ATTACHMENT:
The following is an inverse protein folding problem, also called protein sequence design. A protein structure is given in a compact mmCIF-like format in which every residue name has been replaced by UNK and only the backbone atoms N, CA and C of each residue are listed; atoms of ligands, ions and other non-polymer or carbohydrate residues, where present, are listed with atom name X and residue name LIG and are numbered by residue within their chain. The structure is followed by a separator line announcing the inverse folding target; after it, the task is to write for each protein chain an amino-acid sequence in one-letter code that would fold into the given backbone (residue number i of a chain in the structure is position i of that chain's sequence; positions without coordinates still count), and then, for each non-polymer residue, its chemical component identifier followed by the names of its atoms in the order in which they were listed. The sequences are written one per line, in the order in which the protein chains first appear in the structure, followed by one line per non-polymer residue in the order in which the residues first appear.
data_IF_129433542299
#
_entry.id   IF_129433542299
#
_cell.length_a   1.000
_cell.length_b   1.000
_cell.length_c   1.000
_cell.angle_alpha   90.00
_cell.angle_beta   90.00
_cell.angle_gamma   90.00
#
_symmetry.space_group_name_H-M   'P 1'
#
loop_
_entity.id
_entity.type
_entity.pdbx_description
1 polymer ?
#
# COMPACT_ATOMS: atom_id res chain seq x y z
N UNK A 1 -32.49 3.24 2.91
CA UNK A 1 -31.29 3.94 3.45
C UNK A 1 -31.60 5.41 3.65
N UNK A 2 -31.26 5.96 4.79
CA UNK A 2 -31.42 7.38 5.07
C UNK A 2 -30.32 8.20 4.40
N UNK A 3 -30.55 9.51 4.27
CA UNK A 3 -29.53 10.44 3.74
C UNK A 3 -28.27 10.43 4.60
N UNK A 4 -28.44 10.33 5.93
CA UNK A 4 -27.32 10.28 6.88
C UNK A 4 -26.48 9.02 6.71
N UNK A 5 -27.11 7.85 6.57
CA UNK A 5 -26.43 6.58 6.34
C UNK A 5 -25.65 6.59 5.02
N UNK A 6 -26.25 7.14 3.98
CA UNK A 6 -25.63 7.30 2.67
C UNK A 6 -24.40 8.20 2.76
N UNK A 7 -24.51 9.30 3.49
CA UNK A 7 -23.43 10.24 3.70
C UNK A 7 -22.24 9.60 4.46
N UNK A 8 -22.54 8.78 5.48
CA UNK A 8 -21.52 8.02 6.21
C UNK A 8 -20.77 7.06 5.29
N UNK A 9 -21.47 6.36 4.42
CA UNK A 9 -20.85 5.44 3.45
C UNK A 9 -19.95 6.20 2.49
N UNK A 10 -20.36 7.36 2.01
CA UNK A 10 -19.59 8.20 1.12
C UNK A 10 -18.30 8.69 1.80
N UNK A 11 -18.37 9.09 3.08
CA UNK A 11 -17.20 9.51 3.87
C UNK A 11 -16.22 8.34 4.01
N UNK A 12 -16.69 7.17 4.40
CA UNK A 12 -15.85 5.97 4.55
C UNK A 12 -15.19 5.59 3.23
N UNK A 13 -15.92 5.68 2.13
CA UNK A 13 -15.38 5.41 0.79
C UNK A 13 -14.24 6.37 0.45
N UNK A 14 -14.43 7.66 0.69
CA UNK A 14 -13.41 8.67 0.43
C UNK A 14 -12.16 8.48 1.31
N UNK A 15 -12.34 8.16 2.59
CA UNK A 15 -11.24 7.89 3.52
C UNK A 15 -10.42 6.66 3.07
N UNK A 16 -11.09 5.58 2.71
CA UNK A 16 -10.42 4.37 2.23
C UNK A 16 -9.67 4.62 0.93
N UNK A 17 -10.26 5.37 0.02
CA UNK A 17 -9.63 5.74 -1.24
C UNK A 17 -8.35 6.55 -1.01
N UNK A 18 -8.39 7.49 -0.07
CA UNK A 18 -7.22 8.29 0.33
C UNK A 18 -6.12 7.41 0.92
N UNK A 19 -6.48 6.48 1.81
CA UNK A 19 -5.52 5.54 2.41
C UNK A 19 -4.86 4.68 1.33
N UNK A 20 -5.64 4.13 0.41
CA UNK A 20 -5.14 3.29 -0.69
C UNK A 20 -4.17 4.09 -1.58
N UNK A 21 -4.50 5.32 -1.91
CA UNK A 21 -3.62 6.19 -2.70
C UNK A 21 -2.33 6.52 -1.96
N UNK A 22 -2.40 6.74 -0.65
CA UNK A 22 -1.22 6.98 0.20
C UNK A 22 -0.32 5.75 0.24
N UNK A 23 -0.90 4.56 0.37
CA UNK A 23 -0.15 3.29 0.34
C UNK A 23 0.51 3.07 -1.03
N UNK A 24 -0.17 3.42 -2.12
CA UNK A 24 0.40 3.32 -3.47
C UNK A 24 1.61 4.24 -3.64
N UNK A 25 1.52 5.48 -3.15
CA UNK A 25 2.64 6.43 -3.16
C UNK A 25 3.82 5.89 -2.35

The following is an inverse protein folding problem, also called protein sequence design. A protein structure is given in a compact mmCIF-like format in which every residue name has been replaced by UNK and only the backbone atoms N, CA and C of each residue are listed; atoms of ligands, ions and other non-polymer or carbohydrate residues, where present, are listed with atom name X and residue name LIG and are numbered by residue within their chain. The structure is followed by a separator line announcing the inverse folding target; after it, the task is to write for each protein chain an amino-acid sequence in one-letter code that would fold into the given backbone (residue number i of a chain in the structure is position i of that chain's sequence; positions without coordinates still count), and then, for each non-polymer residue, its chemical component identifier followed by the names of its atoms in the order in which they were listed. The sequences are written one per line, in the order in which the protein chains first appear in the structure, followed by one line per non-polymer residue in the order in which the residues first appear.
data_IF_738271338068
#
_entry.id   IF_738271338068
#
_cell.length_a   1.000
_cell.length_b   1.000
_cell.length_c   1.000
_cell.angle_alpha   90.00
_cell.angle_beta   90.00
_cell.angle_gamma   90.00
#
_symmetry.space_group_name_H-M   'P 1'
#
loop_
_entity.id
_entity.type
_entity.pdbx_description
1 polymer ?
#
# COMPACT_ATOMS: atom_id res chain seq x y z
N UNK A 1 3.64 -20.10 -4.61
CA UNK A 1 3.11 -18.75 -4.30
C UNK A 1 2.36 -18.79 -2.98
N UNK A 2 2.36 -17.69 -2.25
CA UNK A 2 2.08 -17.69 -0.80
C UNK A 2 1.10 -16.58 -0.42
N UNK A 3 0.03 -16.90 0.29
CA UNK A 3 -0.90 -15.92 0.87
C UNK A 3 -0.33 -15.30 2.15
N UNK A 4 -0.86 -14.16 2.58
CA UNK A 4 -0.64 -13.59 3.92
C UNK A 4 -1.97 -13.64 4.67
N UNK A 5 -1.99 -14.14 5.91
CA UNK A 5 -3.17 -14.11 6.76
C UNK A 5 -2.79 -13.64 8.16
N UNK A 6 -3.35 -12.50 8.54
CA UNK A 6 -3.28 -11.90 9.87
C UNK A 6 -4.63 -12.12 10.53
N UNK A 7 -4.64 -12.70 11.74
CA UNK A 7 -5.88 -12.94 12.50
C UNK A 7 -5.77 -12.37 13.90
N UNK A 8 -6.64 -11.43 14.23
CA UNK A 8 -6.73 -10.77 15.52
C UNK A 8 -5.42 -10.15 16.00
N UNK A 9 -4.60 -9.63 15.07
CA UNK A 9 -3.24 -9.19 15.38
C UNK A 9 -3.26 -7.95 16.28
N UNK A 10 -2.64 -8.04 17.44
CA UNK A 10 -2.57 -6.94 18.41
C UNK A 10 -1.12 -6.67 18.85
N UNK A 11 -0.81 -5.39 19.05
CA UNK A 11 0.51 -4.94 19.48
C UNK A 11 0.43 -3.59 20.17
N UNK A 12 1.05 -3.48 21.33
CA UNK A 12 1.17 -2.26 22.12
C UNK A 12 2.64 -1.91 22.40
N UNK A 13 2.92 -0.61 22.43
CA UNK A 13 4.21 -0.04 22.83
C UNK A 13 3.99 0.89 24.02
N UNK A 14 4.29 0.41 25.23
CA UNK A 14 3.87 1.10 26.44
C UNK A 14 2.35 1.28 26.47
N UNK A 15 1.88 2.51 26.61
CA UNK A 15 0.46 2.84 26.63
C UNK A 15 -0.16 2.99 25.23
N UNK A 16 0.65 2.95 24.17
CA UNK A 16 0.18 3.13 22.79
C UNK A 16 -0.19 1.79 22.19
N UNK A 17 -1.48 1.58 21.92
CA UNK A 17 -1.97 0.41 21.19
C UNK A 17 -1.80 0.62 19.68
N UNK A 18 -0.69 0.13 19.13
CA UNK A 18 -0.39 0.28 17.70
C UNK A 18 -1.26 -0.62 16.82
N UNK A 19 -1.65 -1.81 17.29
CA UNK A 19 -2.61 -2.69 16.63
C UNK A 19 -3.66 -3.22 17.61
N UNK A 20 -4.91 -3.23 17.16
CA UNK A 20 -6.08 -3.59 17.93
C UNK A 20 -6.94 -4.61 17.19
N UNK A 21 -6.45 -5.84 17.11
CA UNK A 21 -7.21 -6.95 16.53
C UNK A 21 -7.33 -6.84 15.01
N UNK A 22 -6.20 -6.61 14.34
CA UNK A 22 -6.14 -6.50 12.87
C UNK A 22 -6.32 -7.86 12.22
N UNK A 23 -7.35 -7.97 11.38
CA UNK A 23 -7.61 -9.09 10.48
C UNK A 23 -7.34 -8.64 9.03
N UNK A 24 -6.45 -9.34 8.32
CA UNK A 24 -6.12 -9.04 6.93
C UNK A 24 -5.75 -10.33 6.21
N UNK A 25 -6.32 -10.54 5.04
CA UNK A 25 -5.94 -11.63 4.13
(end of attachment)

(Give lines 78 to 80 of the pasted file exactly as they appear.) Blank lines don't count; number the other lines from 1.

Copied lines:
C UNK A 19 -4.86 4.68 1.33
N UNK A 20 -5.64 4.13 0.41
CA UNK A 20 -5.14 3.29 -0.69